I started with the story:

    There’s an old zombie tale my great grandmother used to tell me about an ancient zombie ritual. I’ve lost most of the details, but I do remember the chant they used …

    O Skelly Tree, O Skelly Tree, how loathsome are your branches.
    O Skelly Tree, O Skelly Tree, how loathsome are your branches.
    Bedecked with veins, O Skelly Lord
    Now bring us brains for our zombie horde
    O Skelly Tree, O Skelly Tree, how loathsome are your branches …

    • Dang, that last image wasn’t supposed to be a thumbnail.


      • Thanks! And thanks for your help and encouragement along the way. Rich, you really helped me feel like this was a do-able and acceptable activity. Especially when the folks on the forum seemed not to be very excited about the theme …

        Much appreciated to you both (and all you other posters and readers too!) …

        — b

    • Hi B-
      It is nice to see the final result! it does look cool!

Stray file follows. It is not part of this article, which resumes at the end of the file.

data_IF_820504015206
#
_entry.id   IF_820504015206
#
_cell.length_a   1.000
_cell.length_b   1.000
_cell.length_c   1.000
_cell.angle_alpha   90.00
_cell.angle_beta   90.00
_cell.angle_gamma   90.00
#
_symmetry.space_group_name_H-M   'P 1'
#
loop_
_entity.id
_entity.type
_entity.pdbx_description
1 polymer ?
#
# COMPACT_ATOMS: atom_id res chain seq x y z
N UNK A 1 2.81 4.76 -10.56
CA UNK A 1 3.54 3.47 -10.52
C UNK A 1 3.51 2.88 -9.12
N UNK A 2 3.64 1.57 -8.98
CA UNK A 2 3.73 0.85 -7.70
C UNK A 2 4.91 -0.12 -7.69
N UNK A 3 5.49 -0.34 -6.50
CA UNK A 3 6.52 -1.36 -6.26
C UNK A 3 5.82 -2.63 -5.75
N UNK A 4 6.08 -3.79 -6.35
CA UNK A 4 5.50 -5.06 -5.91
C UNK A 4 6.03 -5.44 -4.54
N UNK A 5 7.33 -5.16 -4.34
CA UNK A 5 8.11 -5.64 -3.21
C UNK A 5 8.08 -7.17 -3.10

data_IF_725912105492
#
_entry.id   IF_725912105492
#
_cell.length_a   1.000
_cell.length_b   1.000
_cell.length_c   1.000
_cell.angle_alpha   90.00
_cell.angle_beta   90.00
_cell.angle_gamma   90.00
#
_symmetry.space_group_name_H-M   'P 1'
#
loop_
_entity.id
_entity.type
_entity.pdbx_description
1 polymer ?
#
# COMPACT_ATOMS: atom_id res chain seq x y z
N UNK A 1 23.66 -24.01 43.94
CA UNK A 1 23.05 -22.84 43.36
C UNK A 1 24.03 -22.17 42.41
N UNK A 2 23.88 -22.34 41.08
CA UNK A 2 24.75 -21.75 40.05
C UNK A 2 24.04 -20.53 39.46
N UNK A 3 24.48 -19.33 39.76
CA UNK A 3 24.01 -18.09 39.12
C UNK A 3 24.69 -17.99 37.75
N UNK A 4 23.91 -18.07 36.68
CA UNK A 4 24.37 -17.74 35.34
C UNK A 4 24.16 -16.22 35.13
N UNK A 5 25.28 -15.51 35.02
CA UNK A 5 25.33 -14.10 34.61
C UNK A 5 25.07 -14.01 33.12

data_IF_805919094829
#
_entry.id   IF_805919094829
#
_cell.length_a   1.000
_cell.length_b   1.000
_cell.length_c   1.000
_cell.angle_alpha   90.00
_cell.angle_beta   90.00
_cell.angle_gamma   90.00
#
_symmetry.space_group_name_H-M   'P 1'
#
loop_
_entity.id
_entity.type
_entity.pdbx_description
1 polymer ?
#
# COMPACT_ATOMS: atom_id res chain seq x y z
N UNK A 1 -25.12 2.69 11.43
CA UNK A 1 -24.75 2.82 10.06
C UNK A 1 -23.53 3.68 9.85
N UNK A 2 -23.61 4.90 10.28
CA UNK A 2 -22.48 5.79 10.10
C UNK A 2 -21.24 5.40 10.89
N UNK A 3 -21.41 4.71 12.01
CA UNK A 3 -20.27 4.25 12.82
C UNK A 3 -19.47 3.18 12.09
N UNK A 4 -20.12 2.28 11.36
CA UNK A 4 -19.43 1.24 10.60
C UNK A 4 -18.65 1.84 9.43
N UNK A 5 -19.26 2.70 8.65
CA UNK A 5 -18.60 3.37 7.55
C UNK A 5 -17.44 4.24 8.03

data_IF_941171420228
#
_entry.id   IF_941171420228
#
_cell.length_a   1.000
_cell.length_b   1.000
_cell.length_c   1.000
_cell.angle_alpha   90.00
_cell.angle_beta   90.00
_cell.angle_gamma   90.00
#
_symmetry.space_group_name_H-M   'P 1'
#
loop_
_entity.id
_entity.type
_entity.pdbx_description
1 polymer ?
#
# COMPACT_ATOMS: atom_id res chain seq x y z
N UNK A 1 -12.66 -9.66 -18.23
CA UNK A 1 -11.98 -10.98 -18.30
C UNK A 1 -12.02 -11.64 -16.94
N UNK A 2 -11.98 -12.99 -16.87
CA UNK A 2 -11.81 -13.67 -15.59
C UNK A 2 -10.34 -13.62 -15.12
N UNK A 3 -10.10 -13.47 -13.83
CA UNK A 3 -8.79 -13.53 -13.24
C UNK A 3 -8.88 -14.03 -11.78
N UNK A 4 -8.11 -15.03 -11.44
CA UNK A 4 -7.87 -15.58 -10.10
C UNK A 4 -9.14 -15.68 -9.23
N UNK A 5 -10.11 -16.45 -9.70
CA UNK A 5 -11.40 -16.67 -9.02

I also like your funny fish but this to has some of your humor ( hello kitty whahaha)
      Please tell us know how you ended in the contest. ( bye the way .. a grandmother telling zombi stories … how cool .. makes a change)


  6. Just finished Blow Your Horn. The piece will be one of five pieces I’ll have in the Found Art show at Snyderman-Works Gallery in Philadelphia. The show opens July 6th and runs through August.

    Blow You Horn is 10″ x 11″ x 5″ and mixed media . . . paper mache, FIMO and Super Sculpey Firm polymer clay and assorted grill (bench) scrapings. The “found art” parts of this piece are: a soft ball, a salt container, a shaver’s head, and a shaving brush. Was fun to make . . . hope you enjoy it.


    Got notice today that the Humor in Craft book is shipping. Mine is coming from Amazon for the obvious reason. The book was written by Brigette Martin and she selected four of my pieces to be included. By the way, there are 261 artists in the book from all over the world and over 460 full color photos plus essays and texts from the artists, it’s a real chunk of a book, about as heavy as a brick. One of my pieces even made it on to the cover, in a small, shared way. The fifth photo across the top of the cover is mine; that’s the redheaded potter at his wheel.